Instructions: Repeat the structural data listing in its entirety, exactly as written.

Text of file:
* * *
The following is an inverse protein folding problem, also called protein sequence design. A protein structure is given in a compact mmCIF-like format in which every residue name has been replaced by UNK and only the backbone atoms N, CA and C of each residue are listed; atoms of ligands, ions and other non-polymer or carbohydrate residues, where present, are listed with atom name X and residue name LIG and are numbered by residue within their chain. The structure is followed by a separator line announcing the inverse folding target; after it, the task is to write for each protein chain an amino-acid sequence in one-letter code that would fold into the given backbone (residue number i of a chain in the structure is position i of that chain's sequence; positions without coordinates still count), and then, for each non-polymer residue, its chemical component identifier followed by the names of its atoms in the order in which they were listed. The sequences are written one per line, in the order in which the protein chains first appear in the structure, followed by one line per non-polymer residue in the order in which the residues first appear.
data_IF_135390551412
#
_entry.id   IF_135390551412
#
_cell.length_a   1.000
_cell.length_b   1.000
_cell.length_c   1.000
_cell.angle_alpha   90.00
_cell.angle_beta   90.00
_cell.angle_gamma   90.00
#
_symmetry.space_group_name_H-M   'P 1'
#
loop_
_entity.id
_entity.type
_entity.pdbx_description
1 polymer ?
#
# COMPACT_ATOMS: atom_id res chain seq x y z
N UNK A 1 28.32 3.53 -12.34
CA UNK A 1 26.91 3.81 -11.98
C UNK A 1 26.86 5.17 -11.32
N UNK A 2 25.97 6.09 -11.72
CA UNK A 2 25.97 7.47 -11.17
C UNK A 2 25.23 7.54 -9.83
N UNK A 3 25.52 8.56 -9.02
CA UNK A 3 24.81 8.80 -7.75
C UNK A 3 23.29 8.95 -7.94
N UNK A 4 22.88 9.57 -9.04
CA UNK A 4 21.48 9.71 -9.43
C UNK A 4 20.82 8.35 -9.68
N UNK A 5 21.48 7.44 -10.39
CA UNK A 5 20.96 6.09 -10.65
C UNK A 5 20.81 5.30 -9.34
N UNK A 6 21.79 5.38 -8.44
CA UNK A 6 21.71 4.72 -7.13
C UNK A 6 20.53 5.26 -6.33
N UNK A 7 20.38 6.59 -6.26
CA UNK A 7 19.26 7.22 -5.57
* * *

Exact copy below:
The following is an inverse protein folding problem, also called protein sequence design. A protein structure is given in a compact mmCIF-like format in which every residue name has been replaced by UNK and only the backbone atoms N, CA and C of each residue are listed; atoms of ligands, ions and other non-polymer or carbohydrate residues, where present, are listed with atom name X and residue name LIG and are numbered by residue within their chain. The structure is followed by a separator line announcing the inverse folding target; after it, the task is to write for each protein chain an amino-acid sequence in one-letter code that would fold into the given backbone (residue number i of a chain in the structure is position i of that chain's sequence; positions without coordinates still count), and then, for each non-polymer residue, its chemical component identifier followed by the names of its atoms in the order in which they were listed. The sequences are written one per line, in the order in which the protein chains first appear in the structure, followed by one line per non-polymer residue in the order in which the residues first appear.
data_IF_135390551412
#
_entry.id   IF_135390551412
#
_cell.length_a   1.000
_cell.length_b   1.000
_cell.length_c   1.000
_cell.angle_alpha   90.00
_cell.angle_beta   90.00
_cell.angle_gamma   90.00
#
_symmetry.space_group_name_H-M   'P 1'
#
loop_
_entity.id
_entity.type
_entity.pdbx_description
1 polymer ?
#
# COMPACT_ATOMS: atom_id res chain seq x y z
N UNK A 1 28.32 3.53 -12.34
CA UNK A 1 26.91 3.81 -11.98
C UNK A 1 26.86 5.17 -11.32
N UNK A 2 25.97 6.09 -11.72
CA UNK A 2 25.97 7.47 -11.17
C UNK A 2 25.23 7.54 -9.83
N UNK A 3 25.52 8.56 -9.02
CA UNK A 3 24.81 8.80 -7.75
C UNK A 3 23.29 8.95 -7.94
N UNK A 4 22.88 9.57 -9.04
CA UNK A 4 21.48 9.71 -9.43
C UNK A 4 20.82 8.35 -9.68
N UNK A 5 21.48 7.44 -10.39
CA UNK A 5 20.96 6.09 -10.65
C UNK A 5 20.81 5.30 -9.34
N UNK A 6 21.79 5.38 -8.44
CA UNK A 6 21.71 4.72 -7.13
C UNK A 6 20.53 5.26 -6.33
N UNK A 7 20.38 6.59 -6.26
CA UNK A 7 19.26 7.22 -5.57